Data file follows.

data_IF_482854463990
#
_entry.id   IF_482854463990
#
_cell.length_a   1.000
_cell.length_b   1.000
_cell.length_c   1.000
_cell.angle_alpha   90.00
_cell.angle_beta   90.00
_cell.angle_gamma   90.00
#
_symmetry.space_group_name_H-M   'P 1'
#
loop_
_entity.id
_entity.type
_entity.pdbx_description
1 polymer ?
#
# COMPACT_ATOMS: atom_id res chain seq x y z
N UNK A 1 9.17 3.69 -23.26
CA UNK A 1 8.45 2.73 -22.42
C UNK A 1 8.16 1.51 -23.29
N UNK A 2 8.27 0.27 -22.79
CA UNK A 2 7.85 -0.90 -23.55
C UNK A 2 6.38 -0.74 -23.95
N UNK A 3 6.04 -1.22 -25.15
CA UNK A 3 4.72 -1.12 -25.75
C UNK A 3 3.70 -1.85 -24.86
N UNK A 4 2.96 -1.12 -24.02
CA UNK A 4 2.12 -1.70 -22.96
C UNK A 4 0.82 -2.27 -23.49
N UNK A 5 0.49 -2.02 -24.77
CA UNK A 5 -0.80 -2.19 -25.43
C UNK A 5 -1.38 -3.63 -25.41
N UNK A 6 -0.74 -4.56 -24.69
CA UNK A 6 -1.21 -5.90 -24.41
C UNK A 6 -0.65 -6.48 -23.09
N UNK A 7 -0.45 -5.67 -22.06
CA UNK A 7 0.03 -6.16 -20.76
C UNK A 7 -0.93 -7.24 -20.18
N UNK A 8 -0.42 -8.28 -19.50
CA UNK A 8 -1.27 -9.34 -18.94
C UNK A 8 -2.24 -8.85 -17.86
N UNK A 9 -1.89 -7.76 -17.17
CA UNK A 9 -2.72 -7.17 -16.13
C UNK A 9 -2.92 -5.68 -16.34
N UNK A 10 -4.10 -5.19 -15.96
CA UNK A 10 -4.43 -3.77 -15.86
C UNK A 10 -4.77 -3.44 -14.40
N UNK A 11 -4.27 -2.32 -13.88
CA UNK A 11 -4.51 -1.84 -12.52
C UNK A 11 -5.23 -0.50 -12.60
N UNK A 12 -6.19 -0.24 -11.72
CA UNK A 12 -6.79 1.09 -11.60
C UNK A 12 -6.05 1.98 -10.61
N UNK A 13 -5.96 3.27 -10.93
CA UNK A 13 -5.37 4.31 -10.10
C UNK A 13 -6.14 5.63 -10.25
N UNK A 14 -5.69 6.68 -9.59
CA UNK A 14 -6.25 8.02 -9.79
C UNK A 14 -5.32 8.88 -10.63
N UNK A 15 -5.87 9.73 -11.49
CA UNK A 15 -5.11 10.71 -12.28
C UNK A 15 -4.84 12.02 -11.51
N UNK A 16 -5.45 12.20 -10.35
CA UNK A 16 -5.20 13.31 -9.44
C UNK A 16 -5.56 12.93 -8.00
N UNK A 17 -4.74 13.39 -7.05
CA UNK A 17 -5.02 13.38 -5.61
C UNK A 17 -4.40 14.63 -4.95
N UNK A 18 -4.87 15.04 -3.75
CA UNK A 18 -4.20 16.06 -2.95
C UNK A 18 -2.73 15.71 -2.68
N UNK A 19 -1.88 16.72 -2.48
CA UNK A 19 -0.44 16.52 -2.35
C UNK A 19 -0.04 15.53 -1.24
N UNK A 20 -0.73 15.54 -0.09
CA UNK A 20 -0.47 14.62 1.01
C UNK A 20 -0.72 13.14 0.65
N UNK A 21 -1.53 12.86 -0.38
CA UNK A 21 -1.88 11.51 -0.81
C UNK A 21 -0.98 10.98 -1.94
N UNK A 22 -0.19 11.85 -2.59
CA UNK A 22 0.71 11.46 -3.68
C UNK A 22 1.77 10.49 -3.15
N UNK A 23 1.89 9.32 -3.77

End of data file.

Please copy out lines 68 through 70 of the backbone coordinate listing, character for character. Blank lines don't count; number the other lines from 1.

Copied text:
C UNK A 16 -5.56 12.93 -8.00
N UNK A 17 -4.74 13.39 -7.05
CA UNK A 17 -5.02 13.38 -5.61